Brooklyn’s William Powhida returned to Platform Gallery for a solo show of his observations of the world and art criticism in graphic form. Through trompe l’ oeil painting and drawings on paper that emulate notes, letters, enemies lists, rants, to-do lists, Powhida's multiple artistic personalities goad, cajole, critique, insult, complain, and articulate life as a contemporary artist in a market-driven economy. James Kalm, writing about Powhida's work in NY Arts Magazine observed, “In the psuedo anonymous state of his various persona, Powhida, as if wearing a mask, is free to address and critique anyone and anything without consequence, like the psycho killers who blame their crimes on a supressed alter ego; ‘Bad Billy made me do it.’ ”
William Powhida holds an MFA from Hunter College and has exhibited at Dam Stuhltrager in New York, Artspace in New Haven and in the 2004 Paperworks group show at Platform.
Matt Sellars Diaphaneity February 16 to March 25, 2006
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In this exhibit Matt Sellars' sculptural work reminded us that memories can often become as thin and ephemeral as a vanishing barn. Just as light pours through an old barn's bare slats, memory itself often becomes diaphanous and everything but the most pertinent information falls away.
All the works in this exhibit referenced various stages of life: youth and vitality, age and decrepitude, hope and the guarantees against an uncertain future, all with a mixture of humor and sadness. Their forms, which have become an essential element in Sellars’ visual language, come from his memories of the rural landscape of his youth. Agriculture as a way of life is very tenuous, especially with the advent of large corporate farming and the squeeze on small family-owned farms. Sellars marvels at the tenacity of people who work these small farms and wonders at their ability to survive the many variables working against them. Ultimately, the works in this exhibit evoke the greater joys and struggles of life.
build January 5 to February 11, 2006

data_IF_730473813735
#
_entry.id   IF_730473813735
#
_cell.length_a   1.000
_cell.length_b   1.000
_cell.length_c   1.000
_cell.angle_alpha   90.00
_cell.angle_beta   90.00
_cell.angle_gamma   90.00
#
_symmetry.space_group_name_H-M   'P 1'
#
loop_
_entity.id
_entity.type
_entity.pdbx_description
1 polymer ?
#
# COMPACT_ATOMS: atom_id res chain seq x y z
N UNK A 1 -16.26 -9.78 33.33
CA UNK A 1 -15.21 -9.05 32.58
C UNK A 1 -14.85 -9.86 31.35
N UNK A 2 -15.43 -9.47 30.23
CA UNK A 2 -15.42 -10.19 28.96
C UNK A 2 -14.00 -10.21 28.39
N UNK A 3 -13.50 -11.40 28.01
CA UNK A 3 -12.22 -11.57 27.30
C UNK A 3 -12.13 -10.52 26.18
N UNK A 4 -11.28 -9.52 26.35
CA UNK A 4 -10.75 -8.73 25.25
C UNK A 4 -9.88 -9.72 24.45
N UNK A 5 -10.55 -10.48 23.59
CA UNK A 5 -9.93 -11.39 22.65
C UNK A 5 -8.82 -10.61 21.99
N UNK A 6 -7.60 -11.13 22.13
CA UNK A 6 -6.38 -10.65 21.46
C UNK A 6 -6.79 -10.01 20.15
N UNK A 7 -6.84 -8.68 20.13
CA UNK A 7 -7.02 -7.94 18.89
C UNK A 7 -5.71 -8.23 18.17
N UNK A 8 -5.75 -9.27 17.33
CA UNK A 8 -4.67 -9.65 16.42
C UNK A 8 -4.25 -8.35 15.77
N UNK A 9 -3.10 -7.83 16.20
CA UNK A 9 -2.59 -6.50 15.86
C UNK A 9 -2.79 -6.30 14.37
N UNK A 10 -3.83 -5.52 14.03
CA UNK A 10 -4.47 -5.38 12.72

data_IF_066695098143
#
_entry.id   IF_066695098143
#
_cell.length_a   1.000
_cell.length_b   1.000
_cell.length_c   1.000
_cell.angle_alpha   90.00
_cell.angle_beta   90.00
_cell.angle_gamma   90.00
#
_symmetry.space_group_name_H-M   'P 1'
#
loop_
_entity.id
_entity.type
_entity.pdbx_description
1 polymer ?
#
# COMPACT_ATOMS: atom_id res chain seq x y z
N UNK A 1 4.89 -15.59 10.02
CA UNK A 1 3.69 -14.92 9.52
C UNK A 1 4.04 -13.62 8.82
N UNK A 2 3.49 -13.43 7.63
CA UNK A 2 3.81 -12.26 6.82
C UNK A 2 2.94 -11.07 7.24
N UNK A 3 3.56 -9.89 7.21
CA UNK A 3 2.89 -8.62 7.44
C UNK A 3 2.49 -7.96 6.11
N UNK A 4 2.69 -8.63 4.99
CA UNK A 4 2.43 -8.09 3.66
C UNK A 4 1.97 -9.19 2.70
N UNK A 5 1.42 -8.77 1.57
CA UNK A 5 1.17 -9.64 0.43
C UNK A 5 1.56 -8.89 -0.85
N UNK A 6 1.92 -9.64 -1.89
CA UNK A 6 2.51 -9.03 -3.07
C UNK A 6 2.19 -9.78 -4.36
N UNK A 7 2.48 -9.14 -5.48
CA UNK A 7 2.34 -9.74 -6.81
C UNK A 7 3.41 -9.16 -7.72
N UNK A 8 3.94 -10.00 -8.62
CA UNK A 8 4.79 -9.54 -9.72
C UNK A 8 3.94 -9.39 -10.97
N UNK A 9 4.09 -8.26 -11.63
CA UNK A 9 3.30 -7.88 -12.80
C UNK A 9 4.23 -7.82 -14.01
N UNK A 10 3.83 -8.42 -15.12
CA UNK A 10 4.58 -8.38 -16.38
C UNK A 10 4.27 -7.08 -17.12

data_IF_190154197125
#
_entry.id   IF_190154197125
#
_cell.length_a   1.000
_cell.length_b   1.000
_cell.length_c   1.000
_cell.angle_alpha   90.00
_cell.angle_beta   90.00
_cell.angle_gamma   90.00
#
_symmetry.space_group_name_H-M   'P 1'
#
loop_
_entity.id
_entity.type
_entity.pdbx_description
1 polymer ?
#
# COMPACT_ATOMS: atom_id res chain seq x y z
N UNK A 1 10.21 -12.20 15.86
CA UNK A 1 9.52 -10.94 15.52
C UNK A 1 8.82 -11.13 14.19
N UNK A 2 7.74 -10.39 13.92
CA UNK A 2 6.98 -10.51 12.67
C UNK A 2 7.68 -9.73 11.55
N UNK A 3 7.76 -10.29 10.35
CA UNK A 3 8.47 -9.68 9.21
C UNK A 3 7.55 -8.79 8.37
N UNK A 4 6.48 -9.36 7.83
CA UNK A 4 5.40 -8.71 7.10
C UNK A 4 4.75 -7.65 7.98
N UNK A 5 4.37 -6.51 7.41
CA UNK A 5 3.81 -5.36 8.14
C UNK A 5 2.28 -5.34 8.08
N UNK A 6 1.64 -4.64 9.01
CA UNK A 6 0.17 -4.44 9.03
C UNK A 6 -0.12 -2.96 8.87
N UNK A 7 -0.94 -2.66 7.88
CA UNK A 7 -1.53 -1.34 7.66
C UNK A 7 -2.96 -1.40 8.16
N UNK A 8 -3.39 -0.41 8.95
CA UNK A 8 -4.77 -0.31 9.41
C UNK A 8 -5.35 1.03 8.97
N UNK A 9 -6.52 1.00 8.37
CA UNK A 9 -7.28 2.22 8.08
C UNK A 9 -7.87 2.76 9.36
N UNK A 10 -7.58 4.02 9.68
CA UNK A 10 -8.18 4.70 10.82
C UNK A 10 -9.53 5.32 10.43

Conceptual explorations of archtitectural space through sculpture, photography, and drawing. Lucas Kelly’s drawings are made up of a very complex system of simple forms based on gallows, storage containers, coffins, and billboards with exaggerated perspectives. All the elements in his work build upon themselves to make a possible blueprint for an impossible architectural structure. At the base of the drawing is a series of boxes, creating a grid upon which larger objects all pile on top of each other, sharing supports to create a singular object on the page. Kelly then erases most of the drawing leaving behind the faint impression of (im)possibility. Kelly’s work was on exhibition in New York in “Painted World” at P.S. 1. In the work of San Francisco-based artist Will Yackulic, a network of text and buildings forms the constituents of a post-natural landscape. Yackulic’s “It Takes Ice to Cut Ice” is a series of gouache paintings on paper; each composition is constructed of small, blue and white cubes that make up the building blocks of a digital, imagined architecture. Yackulic’s geometric topographies on paper, sprinkled with background text, demonstrate how complicated forms and ideas can arise from rudimentary materials. Yackulic exhibits with Gregory Lind Gallery in San Francisco. Sebastian Lemm is a photo-based artist working to uncover what is not immediately visible. Inpiration for his imagery comes from popular theories of physics: for example the string theory which describes the existance of multiple dimensions and parallel universes outside of our perception. Lemm describes his “traveler II” series as “a meditation of parallel worlds and the boundaries between them. These images of similar topographies, separated by an almost imperceptible barrier, allude to connections that exist within a collective whole.” Lemm has exhibited his work in several group shows in the US and Germany.